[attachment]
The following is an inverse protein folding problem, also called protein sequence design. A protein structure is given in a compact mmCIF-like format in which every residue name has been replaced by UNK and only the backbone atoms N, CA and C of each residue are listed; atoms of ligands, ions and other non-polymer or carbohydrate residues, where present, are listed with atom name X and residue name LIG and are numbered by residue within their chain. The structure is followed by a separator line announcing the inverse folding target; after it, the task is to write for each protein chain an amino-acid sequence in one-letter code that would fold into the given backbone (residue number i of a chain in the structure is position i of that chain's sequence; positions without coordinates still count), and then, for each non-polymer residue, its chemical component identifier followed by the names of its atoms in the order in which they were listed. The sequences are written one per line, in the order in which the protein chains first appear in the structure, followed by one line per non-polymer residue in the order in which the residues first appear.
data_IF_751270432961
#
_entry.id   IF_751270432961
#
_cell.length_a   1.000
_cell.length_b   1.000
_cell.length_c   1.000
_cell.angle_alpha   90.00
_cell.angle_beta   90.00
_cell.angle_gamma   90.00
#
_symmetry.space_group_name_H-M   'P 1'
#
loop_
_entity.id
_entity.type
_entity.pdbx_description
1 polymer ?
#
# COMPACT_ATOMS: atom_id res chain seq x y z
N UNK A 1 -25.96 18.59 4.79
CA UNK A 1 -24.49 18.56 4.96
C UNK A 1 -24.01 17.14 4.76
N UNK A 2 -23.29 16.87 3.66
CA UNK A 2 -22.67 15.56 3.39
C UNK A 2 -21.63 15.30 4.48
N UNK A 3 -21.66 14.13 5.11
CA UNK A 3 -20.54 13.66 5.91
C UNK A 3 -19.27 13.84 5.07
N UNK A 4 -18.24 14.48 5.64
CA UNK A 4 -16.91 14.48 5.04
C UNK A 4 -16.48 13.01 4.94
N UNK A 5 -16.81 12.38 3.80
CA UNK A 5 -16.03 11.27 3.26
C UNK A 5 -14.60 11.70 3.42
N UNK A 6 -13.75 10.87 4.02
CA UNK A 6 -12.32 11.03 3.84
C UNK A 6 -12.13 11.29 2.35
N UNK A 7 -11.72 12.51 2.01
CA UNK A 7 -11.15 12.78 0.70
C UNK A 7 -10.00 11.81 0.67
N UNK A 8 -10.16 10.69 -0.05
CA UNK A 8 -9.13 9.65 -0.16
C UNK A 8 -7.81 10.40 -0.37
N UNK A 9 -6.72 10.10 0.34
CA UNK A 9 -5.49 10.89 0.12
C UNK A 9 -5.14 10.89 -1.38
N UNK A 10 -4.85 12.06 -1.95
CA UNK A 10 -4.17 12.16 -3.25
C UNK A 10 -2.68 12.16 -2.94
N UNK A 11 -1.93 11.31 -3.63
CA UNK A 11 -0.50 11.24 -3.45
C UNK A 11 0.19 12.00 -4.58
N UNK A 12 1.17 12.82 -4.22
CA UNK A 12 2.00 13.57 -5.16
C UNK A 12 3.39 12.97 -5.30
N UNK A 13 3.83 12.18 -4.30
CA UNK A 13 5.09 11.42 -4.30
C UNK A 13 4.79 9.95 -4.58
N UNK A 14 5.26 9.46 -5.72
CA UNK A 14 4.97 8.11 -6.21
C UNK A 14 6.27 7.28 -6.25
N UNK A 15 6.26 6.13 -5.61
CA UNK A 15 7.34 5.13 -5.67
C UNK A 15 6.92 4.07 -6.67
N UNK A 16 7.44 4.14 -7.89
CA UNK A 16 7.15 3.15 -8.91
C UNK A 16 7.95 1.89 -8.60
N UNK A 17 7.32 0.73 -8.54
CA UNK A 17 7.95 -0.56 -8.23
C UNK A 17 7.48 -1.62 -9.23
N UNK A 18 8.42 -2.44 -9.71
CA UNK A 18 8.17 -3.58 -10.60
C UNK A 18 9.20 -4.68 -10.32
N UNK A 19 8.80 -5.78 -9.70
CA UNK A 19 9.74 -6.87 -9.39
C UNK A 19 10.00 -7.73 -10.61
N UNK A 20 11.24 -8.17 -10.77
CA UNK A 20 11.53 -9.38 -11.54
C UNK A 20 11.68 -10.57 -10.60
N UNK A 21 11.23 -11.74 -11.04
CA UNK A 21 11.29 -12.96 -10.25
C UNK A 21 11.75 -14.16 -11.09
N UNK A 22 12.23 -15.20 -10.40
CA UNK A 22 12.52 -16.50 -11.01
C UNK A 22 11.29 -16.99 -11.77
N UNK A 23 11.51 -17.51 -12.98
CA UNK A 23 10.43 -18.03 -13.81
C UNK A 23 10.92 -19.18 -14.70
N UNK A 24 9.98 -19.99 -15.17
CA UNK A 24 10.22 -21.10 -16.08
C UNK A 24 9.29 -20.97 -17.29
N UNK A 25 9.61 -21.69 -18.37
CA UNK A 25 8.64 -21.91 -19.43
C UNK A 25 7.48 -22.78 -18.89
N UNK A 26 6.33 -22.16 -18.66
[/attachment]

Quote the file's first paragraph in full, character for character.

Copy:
The following is an inverse protein folding problem, also called protein sequence design. A protein structure is given in a compact mmCIF-like format in which every residue name has been replaced by UNK and only the backbone atoms N, CA and C of each residue are listed; atoms of ligands, ions and other non-polymer or carbohydrate residues, where present, are listed with atom name X and residue name LIG and are numbered by residue within their chain. The structure is followed by a separator line announcing the inverse folding target; after it, the task is to write for each protein chain an amino-acid sequence in one-letter code that would fold into the given backbone (residue number i of a chain in the structure is position i of that chain's sequence; positions without coordinates still count), and then, for each non-polymer residue, its chemical component identifier followed by the names of its atoms in the order in which they were listed. The sequences are written one per line, in the order in which the protein chains first appear in the structure, followed by one line per non-polymer residue in the order in which the residues first appear.